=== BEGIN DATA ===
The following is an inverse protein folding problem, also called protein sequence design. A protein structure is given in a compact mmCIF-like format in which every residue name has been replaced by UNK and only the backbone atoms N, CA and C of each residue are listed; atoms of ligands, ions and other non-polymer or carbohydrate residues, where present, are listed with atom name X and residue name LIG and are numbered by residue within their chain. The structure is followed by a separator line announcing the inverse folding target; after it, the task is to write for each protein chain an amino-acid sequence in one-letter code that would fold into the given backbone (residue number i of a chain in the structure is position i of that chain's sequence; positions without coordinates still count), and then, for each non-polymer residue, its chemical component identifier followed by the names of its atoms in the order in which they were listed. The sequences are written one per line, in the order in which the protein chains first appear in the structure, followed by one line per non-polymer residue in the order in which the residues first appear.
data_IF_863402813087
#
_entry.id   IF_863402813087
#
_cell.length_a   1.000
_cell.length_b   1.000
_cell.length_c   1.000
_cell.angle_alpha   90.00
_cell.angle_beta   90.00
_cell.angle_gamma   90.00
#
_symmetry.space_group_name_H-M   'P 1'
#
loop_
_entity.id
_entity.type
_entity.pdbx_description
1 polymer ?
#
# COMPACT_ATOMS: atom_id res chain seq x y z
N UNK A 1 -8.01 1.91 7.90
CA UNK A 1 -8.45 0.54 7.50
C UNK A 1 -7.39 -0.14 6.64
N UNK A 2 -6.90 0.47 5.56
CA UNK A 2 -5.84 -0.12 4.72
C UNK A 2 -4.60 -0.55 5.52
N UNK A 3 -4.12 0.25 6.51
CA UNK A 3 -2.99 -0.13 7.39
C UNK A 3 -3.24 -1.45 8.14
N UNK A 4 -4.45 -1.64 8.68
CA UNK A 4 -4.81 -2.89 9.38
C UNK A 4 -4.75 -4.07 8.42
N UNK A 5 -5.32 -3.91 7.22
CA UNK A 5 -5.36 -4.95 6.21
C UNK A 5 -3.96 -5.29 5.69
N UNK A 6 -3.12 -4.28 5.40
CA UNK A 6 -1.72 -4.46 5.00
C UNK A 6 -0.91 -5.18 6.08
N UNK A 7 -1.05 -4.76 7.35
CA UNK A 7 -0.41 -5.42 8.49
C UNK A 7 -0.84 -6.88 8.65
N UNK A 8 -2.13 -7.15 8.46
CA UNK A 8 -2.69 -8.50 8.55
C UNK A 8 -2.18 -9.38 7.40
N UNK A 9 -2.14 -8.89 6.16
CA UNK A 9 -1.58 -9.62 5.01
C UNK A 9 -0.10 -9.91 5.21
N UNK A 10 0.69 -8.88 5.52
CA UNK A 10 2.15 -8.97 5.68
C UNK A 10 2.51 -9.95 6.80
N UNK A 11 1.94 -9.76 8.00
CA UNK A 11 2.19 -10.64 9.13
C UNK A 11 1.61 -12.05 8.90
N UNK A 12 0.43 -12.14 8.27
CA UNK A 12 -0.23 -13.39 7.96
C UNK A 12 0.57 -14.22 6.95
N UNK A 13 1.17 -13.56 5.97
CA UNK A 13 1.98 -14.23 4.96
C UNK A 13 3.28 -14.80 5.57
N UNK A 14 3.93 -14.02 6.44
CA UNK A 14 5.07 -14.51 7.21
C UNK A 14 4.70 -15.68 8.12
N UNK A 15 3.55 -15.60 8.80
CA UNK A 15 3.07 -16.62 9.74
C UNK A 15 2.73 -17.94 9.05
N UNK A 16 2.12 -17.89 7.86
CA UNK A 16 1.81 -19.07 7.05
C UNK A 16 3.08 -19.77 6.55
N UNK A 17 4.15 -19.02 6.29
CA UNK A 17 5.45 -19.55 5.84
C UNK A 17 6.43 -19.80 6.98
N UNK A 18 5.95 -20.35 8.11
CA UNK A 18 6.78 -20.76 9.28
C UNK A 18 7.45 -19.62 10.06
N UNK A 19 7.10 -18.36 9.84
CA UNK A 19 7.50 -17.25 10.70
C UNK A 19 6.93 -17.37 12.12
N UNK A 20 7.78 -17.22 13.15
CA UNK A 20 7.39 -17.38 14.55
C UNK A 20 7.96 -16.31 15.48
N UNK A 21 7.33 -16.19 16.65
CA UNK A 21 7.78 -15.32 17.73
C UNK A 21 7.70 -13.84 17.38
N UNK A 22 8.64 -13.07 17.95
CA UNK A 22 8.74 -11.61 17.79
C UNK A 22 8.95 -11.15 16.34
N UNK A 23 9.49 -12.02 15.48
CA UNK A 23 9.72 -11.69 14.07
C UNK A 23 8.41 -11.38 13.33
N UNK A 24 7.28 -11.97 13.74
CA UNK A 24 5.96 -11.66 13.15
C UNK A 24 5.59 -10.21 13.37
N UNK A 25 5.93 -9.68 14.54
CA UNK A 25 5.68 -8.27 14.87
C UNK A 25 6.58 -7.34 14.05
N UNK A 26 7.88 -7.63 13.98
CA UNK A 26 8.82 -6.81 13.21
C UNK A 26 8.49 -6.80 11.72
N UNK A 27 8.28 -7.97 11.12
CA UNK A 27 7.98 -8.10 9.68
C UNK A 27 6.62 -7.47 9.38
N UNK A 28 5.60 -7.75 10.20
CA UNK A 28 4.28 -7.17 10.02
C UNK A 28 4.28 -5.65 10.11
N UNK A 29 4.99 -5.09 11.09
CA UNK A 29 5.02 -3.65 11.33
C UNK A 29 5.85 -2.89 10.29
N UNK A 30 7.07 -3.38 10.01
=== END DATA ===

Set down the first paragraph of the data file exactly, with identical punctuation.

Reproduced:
The following is an inverse protein folding problem, also called protein sequence design. A protein structure is given in a compact mmCIF-like format in which every residue name has been replaced by UNK and only the backbone atoms N, CA and C of each residue are listed; atoms of ligands, ions and other non-polymer or carbohydrate residues, where present, are listed with atom name X and residue name LIG and are numbered by residue within their chain. The structure is followed by a separator line announcing the inverse folding target; after it, the task is to write for each protein chain an amino-acid sequence in one-letter code that would fold into the given backbone (residue number i of a chain in the structure is position i of that chain's sequence; positions without coordinates still count), and then, for each non-polymer residue, its chemical component identifier followed by the names of its atoms in the order in which they were listed. The sequences are written one per line, in the order in which the protein chains first appear in the structure, followed by one line per non-polymer residue in the order in which the residues first appear.